This blog is part of the COMPAS Coronavirus and Mobility Forum.
The time is 6pm. I hear the incessant shouting of Ram Naresh bhaiya, our neighbourhood sabziwala (vegetable vendor), shattering the Delhi summer evening schtum, alerting the inhabitants of a sluggish neighbourhood to his arrival: “Taazi! taazi sabzi! gajar! aloo aur matter!” (Fresh vegetables: carrots, potatoes and peas). The sound of his shouts slowly fade out as he circles the other adjacent block chanting the same haunting one liner. After another 15 minutes, I hear him clearly again when he parks his cart right outside my doorstep.
On a usual day, Ram Naresh bhaiya earns a total of 2000 rupees (approx. £20.00) from the sale of his fresh vegetables. However, these days he barely makes ends meet since his regular customers have stopped venturing outside their homes to purchase vegetables from him, choosing instead home delivery through the corporate giant Big Basket.
Ram Naresh has been selling vegetables in our neighbourhood for 10 years. “This is our home now. If I do not shout here (to sell vegetables) then I do not feel good”, he says. He is the only sabziwala in my neighbourhood who would give me a 5 rupee bargain on almost each vegetable, even onions! Moreover, he would always throw in the complimentary dus rupay wala dhaniya (coriander), amounting to 1p.
Ram Naresh bhaiya hails from Shahjahanpur district in Uttar Pradesh and currently puts up in a one bedroom rented accommodation in a place about 15 minutes away from our locality. He shares his small room with his three daughters and his wife, for which he pays 3000 rupees (approx. £30.00) per month. He chose that place because it is close to Azadpur Mandi, one of the largest fresh fruits and vegetables market in Asia. Every morning, including on Sundays, he leaves home at 7:30 am for Azadpur mandi to purchase his daily wares. From Azadpur Mandi he then travels to Roop Nagar in a tuk-tuk (a battery operated auto rickshaw) to retrieve his parked thela which he pushes to our locality.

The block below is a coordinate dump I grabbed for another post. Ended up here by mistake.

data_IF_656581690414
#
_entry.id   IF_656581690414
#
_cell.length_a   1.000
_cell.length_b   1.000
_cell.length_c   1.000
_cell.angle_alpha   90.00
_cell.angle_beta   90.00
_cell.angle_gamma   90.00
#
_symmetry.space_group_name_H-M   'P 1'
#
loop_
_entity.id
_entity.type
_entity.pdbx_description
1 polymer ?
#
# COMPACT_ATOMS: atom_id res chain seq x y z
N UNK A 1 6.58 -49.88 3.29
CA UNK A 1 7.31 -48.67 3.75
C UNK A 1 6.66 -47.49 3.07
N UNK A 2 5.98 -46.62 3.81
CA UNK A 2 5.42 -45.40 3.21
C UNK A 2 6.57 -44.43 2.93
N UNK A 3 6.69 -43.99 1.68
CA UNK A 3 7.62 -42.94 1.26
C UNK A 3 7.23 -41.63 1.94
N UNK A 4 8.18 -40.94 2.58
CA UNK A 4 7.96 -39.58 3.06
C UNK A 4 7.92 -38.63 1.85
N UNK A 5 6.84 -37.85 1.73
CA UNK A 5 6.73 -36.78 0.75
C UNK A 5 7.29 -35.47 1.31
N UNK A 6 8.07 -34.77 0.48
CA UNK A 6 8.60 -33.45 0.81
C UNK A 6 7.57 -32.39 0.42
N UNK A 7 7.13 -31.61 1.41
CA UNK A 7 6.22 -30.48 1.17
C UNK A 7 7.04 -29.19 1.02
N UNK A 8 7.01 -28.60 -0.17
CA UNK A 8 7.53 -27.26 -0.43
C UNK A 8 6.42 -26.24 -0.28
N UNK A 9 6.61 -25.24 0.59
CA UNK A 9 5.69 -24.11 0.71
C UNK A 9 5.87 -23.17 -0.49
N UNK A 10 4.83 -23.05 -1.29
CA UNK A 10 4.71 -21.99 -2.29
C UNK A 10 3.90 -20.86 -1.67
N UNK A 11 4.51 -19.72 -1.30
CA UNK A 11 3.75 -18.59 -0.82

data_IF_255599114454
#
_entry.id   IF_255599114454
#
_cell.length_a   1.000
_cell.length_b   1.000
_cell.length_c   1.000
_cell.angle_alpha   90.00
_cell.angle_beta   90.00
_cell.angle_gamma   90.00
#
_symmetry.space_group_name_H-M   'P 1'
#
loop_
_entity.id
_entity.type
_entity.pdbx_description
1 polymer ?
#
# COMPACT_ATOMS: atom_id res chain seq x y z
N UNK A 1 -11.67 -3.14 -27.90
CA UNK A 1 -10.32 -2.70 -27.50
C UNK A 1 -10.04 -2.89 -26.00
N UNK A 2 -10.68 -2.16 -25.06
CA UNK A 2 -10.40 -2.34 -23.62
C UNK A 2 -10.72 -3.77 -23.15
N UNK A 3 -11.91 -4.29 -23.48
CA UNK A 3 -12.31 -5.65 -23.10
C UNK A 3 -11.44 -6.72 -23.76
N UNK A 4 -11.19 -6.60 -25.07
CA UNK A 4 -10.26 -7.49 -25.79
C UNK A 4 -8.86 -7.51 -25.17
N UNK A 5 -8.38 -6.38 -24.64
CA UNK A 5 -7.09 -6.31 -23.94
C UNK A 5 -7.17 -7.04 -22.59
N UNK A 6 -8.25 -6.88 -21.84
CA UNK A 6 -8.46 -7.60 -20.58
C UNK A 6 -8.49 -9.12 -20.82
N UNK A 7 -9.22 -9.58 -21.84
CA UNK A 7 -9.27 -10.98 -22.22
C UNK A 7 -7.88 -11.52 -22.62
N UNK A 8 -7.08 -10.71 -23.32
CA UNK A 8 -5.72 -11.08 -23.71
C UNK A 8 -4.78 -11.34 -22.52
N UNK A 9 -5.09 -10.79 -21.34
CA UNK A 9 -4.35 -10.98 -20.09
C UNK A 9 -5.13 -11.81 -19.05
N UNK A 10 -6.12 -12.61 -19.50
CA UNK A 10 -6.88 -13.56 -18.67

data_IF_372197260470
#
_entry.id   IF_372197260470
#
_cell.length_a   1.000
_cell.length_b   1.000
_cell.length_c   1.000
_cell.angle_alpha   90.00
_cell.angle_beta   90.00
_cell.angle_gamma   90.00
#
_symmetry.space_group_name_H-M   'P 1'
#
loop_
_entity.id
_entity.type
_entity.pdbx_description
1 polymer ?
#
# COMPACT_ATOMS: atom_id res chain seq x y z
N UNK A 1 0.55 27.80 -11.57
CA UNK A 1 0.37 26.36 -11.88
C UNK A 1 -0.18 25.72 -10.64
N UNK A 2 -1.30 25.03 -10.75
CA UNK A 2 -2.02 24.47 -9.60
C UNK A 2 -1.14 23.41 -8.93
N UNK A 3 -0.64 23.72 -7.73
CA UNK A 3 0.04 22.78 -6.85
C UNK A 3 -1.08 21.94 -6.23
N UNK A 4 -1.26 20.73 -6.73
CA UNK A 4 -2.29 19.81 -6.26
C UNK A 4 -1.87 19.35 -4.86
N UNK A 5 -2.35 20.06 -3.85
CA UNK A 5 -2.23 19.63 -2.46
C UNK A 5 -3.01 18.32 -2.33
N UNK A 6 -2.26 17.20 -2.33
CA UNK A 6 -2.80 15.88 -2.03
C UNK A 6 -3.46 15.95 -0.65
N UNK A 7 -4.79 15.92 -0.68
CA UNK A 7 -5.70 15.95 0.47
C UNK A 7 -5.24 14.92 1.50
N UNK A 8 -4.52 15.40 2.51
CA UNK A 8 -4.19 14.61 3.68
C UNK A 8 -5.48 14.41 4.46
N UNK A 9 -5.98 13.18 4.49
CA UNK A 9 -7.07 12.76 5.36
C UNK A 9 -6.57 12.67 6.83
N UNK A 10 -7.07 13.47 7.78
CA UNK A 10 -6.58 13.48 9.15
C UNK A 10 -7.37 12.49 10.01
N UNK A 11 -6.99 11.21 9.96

I was able to meet Ram Naresh bhaiya before he left for his home in Shahjahanpur. He confides in me that he does not want to go back to Shahjahanpur. “There is nothing left back in the village”. Ten years ago, he barely managed to earn about 50 rupees daily by working on his field. However, he was needed back home because his younger brother was not well, and someone was needed to tend to their land. Instead of joining the transport organized by Uttar Pradesh state government to bring migrants home, Ram Naresh bhaiya rented a private car to take the family back to Shahjahanpur. He had to pay 11000 rupees (approx. £100.00) to a private car hiring agency, spending most of his savings. I asked him when he is returning to Delhi, He replied “I will come back, definitely will come back maybe in another month”.
Before parting I asked “If I write about you, will you feel bad?” He replies with a giggle, “Why will I feel offended, do write!”
Ram Naresh bhaiya’s voice piercing through the neighbourhood not only made us, (a privileged few), aware of his presence, but also of his choice to stay back in the city and to work here to escape economic vulnerability back home even during the lockdown period. His three daughters who moved to Delhi along with Ram Naresh bhaiya ten years ago study in the neighbourhood government school. By affirming his desire to stay back and his willingness to come back after some time, he asserts the he cannot possibly dissociate himself from the city despite being confronted by a pandemic. Perhaps this refusal to dissociate also stems from the fact that he is aware of the vulnerability that awaits them back at home once they reach their respective states of origin.
Home making practises in metropolitan cities are processes when migrant workers build networks with people whom they meet in their daily lives on the move. These fictive kinships in return blur the distinction between the home (their origin state) from which they migrate and the home (Delhi in this case) to which they migrate. Mobility for migrant workers/vendors is also governed by choices and home making practices which remains unchallenged even in the face of the harshest of pandemics. When the public media is flooded with images of stranded migrants on their desperate journeys to home, it is important to remember that there are many migrants choose to stay put. From Ram Naresh bhaiya’s account what is intriguing is the continuity of everyday life which is deeply embedded in the home making practices.
Shivangi Kaushik is a DPhil student in International Development, University of Oxford